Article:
(Bloomberg) -- When Elon Musk tweeted last year that Germany was a front-runner for Tesla Inc.’s first European car factory, it sent politicians into a frenzy to win over the billionaire.Berlin’s economy minister, Ramona Pop, responded with a two-page letter that waxed lyrical about Musk as a pioneer and visionary and offered financial sweeteners to attract him to a city bustling with a vibrant tech scene and a network of auto research institutes. She even floated access to a nearby race track where Tesla could take its cars for a spin.As the beauty contest gained momentum, it turned into a battle. Two federal states that border France also touted their virtues. Musk already had a connection with that part of Germany from his purchase of an automation company there a few years ago. There’s also Berlin’s patchy track record shouldering large infrastructure projects -- its new airport remains a mothballed mess, years behind schedule and massively over budget.Yet when Musk’s Gulfstream jet touched down in the German capital early this week, his mind was made up: the European gigafactory would sit on the outskirts of Berlin, with an additional engineering and design center within the city limits. Musk casually dropped the news at a red-carpet award populated by the top brass of Germany’s car industry, including the CEOs of BMW AG and Volkswagen AG, two companies pushing hard into an electric future.“There was very intense competition in recent months among different European nations,” Economy Minister Peter Altmaier told reporters on Wednesday in Berlin. “It’s an important and positive development that Germany was chosen.”Mounting PressureMusk is taking his fight for the future of transport into the heartland of the combustion engine, where the established players long laughed off Tesla as an upstart on feeble financial footing that couldn’t compete with their rich engineering heritage. But Musk has captured the imagination of the think-different consumer, putting pressure on the Germans to respond. Volkswagen has pulled out all the stops, earmarking more than 30 billion euros ($33 billion) to develop the industry’s largest fleet of electric cars.The choice of Berlin and its surrounding area hands Musk several advantages, not least free money in form of subsidies. There’s the proximity to a government keen to sponsor the industry’s transformation. Labor costs in eastern Germany are generally lower than in the traditional engineering hubs in the southern part of the country. And Berlin, where new startups are founded each day, is an attractive place to live for the tech workers Tesla would seek to attract for its design center.The area where Tesla plans to put the factory, called Gruenheide just east of Berlin in the state of Brandenburg, provides quick access via the Autobahn and a link to public transport. It’s a site that BMW had considered before choosing the city of Leipzig a few hours south for a new factory in 2001, the last time a car company built a major new facility in Germany.Roller-CoasterThe government in Brandenburg, one of five federal states in the former communist east, also lobbied hard to win over Musk, offering at least 100 million euros in aid. The state’s negotiators kept up the pressure in the past months, touting Brandenburg’s proximity to Berlin, its skilled labor force and an abundance of clean-energy plants, Premier Dietmar Woidke said.“Berlin can do a lot that we aren’t able to, and we can do a lot that Berlin can’t,” Woidke told reporters in Potsdam. “Together, that’s an unbeatable mix.”Officials in Brandenburg described the negotiations with Musk as an emotional roller-coaster ride, with the politicians struggling to read the billionaire’s intentions. But by last week, things were looking up. After Musk arrived in Berlin, he toured the location where the factory would sit, and he took a local train back to central Berlin to try for himself how long the commute might take.Fresh from his experience building a factory in China, Musk had a demand that was as clear as it was hard to execute for notoriously bureaucratic Germans: to build the site as swiftly as the one in Shanghai, according to Brandenburg’s economy minister, Joerg Steinbach. That caused considerable consternation among officials still chafing from the new-airport debacle.Shanghai FactoryTesla long relied on a single assembly plant, based in Fremont, California, for its car production. The company is on the verge of starting sales of Model 3s produced at its latest facility, near Shanghai, which it erected in record time. Musk estimated earlier this year that Tesla’s European gigafactory probably won’t be operational until 2021.The factory will make batteries, powertrains and vehicles, beginning with the Model Y crossover unveiled earlier this year, he said in a tweet. It’s also expected to churn out the Model 3, which beat out BMW and Audi for the award Tuesday night.With Tesla adding as many as 10,000 jobs to Berlin and the region, according to Bild, it’s also a boon for the German capital and its burgeoning tech scene. Famously labeled “poor but sexy” by a former Berlin mayor, the city has thrived in recent years thanks to a steady influx of young entrepreneurs and IT professionals attracted by the capital’s mix of affordable housing (the city just announced a rent freeze), top-notch universities, and homegrown tech successes including fashion retailer Zalando SE and food delivery startup Delivery Hero SE.In the last five years, Berlin’s population has grown by almost 50,000 annually, underscoring its attraction that can’t be matched by cities like Stuttgart, home to Daimler AG and Porsche, or Wolfsburg, where Volkswagen is based. As a sweetener, the Berlin government offered locations including the site of the existing Tegel airport for Tesla’s design center.Tech HubsThe appeal of Berlin hasn’t been lost on Musk’s rivals. Virtually all the major German carmakers have created tech hubs, and dozens of local startups are active in fields including artificial intelligence, 3D printing and autonomous driving. Tesla will have to compete for local talent with U.S. tech giants including Apple Inc., Oracle Corp., Google and Amazon.com Inc., which is preparing to move into Berlin’s highest office building by 2023 in the rugged-yet-fashionable Friedrichshain-Kreuzberg district.“The Berlin location, home to an ever growing co-working, digitally focused, young programming demographic, has already proved why many German OEMs such as Volkswagen, Porsche, BMW and Daimler are opening digital offices on the Spree” river, said Matthias Schmidt, an independent automotive analyst in Berlin.All the jubilation notwithstanding, Berlin and Brandenburg have their work cut out to build a new home for Tesla. The region lost most of its heavy industry during World War II, and much of what remained after the war was ground up by the country’s separation. Siemens AG is the only global company with a sizable manufacturing footprint in Berlin.And the sprawling new airport, still under construction, is a massive blemish on the region’s record of getting big projects off the ground. It’s an ignominy that was on the U.S. billionaire’s mind when he followed his announcement with an appeal to get the job done.“We definitely need to move faster than the airport,” Musk said.\--With assistance from Iain Rogers, Oliver Sachgau, Christoph Rauwald and Chris Reiter.To contact the reporters on this story: Stefan Nicola in Berlin at snicola2@bloomberg.net;Birgit Jennen in Berlin at bjennen1@bloomberg.netTo contact the editors responsible for this story: Anthony Palazzo at apalazzo@bloomberg.net, Benedikt KammelFor more articles like this, please visit us at bloomberg.com©2019 Bloomberg L.P.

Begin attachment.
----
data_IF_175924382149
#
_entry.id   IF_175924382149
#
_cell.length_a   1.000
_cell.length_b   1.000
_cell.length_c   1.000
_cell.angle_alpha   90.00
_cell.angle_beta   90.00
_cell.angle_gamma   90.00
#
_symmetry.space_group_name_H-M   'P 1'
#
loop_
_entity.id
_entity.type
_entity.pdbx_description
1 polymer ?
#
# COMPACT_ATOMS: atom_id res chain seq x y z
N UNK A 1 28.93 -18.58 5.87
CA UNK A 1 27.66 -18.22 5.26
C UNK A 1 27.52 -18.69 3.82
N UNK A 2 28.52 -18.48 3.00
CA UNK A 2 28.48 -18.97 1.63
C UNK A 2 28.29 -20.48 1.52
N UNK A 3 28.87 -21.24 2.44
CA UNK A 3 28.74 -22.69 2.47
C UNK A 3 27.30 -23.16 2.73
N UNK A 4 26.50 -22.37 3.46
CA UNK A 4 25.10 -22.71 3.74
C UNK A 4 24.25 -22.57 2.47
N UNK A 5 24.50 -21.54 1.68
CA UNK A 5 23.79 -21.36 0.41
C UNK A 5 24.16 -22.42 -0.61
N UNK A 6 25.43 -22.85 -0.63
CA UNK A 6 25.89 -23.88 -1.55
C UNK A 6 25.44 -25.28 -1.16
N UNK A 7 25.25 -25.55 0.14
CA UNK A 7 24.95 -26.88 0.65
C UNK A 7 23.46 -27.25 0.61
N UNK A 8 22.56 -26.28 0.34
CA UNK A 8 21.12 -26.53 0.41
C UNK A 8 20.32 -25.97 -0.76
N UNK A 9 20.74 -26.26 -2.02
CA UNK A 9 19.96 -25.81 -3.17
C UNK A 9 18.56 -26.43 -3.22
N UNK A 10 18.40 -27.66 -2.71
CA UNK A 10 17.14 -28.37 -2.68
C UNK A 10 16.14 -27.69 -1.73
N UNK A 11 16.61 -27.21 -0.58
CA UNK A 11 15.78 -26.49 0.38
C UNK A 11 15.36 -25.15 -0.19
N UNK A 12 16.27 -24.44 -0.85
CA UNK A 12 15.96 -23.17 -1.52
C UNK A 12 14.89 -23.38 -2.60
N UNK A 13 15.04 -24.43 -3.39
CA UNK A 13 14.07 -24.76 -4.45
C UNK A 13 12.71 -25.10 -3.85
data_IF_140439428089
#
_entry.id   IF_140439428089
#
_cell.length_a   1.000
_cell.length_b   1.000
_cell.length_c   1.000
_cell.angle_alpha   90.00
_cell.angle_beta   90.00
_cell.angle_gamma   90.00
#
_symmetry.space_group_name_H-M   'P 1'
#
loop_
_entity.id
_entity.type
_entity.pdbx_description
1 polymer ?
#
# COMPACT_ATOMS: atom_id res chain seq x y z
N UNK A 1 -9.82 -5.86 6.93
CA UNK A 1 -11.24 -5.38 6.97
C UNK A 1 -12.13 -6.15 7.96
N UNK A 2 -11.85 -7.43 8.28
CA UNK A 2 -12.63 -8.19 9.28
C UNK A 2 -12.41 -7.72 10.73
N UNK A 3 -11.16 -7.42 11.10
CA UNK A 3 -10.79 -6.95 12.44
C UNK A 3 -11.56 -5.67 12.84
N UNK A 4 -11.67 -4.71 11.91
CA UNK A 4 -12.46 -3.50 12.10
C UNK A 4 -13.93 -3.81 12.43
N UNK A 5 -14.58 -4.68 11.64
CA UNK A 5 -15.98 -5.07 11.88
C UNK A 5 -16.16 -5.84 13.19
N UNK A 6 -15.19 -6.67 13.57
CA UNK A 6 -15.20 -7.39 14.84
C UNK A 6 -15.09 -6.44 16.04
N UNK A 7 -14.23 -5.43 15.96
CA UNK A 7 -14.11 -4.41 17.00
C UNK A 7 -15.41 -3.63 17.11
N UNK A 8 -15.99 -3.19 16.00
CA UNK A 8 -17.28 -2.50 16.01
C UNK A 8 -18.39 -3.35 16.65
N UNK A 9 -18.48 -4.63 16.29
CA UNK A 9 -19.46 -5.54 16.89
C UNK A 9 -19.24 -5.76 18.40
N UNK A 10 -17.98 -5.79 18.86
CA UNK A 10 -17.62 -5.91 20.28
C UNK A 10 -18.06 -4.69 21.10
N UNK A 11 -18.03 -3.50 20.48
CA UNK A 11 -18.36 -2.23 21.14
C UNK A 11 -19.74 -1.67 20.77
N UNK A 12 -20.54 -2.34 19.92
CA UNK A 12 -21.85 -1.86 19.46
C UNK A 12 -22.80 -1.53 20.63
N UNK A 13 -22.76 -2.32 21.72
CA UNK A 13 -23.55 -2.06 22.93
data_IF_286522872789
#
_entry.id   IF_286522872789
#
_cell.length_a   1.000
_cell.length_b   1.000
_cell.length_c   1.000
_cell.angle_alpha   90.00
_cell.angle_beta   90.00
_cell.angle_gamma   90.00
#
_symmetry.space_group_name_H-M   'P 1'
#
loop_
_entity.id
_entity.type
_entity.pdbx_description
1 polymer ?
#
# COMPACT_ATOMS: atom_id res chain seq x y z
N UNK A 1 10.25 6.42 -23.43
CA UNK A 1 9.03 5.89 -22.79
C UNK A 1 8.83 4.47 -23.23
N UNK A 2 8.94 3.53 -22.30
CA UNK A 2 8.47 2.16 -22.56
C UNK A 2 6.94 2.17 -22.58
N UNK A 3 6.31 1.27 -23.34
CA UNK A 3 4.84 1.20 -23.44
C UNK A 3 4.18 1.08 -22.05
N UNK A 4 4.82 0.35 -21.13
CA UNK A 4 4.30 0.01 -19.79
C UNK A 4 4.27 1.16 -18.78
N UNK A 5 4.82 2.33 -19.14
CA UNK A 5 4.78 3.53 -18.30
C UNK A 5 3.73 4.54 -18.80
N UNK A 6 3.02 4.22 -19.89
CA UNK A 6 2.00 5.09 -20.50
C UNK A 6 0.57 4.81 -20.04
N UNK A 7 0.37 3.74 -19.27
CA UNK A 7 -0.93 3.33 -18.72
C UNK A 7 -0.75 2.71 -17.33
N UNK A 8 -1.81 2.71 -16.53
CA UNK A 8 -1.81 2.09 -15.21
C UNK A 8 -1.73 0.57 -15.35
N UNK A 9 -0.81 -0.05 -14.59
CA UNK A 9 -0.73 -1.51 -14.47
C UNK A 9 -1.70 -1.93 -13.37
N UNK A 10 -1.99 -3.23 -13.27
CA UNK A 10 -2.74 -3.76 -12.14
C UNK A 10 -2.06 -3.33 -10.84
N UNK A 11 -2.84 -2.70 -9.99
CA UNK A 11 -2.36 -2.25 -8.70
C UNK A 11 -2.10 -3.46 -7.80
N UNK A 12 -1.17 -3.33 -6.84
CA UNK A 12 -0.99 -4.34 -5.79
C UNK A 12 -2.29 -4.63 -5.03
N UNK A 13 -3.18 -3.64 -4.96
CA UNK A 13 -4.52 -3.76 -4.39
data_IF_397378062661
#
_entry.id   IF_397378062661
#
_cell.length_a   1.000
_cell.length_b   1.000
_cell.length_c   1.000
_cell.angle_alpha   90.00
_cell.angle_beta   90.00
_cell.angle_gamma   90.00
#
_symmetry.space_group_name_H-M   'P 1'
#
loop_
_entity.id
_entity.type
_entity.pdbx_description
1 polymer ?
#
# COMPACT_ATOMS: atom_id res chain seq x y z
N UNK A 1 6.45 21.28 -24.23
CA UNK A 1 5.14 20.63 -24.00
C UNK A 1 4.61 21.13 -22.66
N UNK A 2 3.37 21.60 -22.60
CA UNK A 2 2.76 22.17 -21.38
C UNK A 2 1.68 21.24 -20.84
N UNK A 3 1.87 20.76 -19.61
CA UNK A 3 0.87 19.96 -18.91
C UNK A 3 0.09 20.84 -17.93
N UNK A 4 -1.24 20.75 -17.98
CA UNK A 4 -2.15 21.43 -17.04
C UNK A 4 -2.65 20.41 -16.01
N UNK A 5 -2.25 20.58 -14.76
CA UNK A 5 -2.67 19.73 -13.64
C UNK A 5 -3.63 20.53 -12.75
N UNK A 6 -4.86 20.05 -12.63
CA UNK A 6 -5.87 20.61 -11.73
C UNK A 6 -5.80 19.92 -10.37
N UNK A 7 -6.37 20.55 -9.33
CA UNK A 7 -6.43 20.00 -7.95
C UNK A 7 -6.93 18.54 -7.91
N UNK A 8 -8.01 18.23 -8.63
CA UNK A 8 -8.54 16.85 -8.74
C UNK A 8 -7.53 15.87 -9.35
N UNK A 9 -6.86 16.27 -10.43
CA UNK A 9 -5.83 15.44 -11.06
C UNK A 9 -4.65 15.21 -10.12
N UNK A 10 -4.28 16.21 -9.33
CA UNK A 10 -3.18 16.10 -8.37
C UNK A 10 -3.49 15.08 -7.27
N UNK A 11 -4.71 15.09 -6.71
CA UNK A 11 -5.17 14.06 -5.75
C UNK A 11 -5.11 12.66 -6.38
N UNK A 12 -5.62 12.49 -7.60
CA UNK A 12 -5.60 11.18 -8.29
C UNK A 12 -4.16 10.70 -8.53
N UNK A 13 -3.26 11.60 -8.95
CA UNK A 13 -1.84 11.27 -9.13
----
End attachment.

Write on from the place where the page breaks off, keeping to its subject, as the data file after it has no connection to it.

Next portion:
• Benzinga